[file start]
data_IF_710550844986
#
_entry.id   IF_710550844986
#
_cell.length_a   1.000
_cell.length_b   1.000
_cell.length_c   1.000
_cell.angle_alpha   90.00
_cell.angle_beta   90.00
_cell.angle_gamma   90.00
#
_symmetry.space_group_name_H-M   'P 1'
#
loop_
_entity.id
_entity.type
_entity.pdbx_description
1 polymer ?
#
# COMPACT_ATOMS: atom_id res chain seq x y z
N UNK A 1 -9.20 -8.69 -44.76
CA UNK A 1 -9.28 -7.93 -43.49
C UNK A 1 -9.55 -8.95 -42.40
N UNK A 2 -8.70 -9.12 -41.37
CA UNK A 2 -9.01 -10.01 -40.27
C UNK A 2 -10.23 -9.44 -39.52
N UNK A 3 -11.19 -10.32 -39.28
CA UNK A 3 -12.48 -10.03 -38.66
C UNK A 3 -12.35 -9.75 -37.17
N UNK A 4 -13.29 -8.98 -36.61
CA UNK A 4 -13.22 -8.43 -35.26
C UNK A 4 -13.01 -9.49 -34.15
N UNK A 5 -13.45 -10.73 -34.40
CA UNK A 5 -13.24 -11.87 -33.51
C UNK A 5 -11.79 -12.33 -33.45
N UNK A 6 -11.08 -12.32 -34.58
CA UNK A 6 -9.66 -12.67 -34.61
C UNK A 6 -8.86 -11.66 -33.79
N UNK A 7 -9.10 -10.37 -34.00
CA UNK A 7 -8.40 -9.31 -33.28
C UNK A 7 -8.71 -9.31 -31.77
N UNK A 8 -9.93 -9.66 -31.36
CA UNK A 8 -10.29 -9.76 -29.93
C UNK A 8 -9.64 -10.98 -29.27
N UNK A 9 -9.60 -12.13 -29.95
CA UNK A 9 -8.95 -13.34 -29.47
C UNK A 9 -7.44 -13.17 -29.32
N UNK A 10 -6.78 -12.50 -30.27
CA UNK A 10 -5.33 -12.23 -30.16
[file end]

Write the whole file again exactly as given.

data_IF_710550844986
#
_entry.id   IF_710550844986
#
_cell.length_a   1.000
_cell.length_b   1.000
_cell.length_c   1.000
_cell.angle_alpha   90.00
_cell.angle_beta   90.00
_cell.angle_gamma   90.00
#
_symmetry.space_group_name_H-M   'P 1'
#
loop_
_entity.id
_entity.type
_entity.pdbx_description
1 polymer ?
#
# COMPACT_ATOMS: atom_id res chain seq x y z
N UNK A 1 -9.20 -8.69 -44.76
CA UNK A 1 -9.28 -7.93 -43.49
C UNK A 1 -9.55 -8.95 -42.40
N UNK A 2 -8.70 -9.12 -41.37
CA UNK A 2 -9.01 -10.01 -40.27
C UNK A 2 -10.23 -9.44 -39.52
N UNK A 3 -11.19 -10.32 -39.28
CA UNK A 3 -12.48 -10.03 -38.66
C UNK A 3 -12.35 -9.75 -37.17
N UNK A 4 -13.29 -8.98 -36.61
CA UNK A 4 -13.22 -8.43 -35.26
C UNK A 4 -13.01 -9.49 -34.15
N UNK A 5 -13.45 -10.73 -34.40
CA UNK A 5 -13.24 -11.87 -33.51
C UNK A 5 -11.79 -12.33 -33.45
N UNK A 6 -11.08 -12.32 -34.58
CA UNK A 6 -9.66 -12.67 -34.61
C UNK A 6 -8.86 -11.66 -33.79
N UNK A 7 -9.10 -10.37 -34.00
CA UNK A 7 -8.40 -9.31 -33.28
C UNK A 7 -8.71 -9.31 -31.77
N UNK A 8 -9.93 -9.66 -31.36
CA UNK A 8 -10.29 -9.76 -29.93
C UNK A 8 -9.64 -10.98 -29.27
N UNK A 9 -9.60 -12.13 -29.95
CA UNK A 9 -8.95 -13.34 -29.47
C UNK A 9 -7.44 -13.17 -29.32
N UNK A 10 -6.78 -12.50 -30.27
CA UNK A 10 -5.33 -12.23 -30.16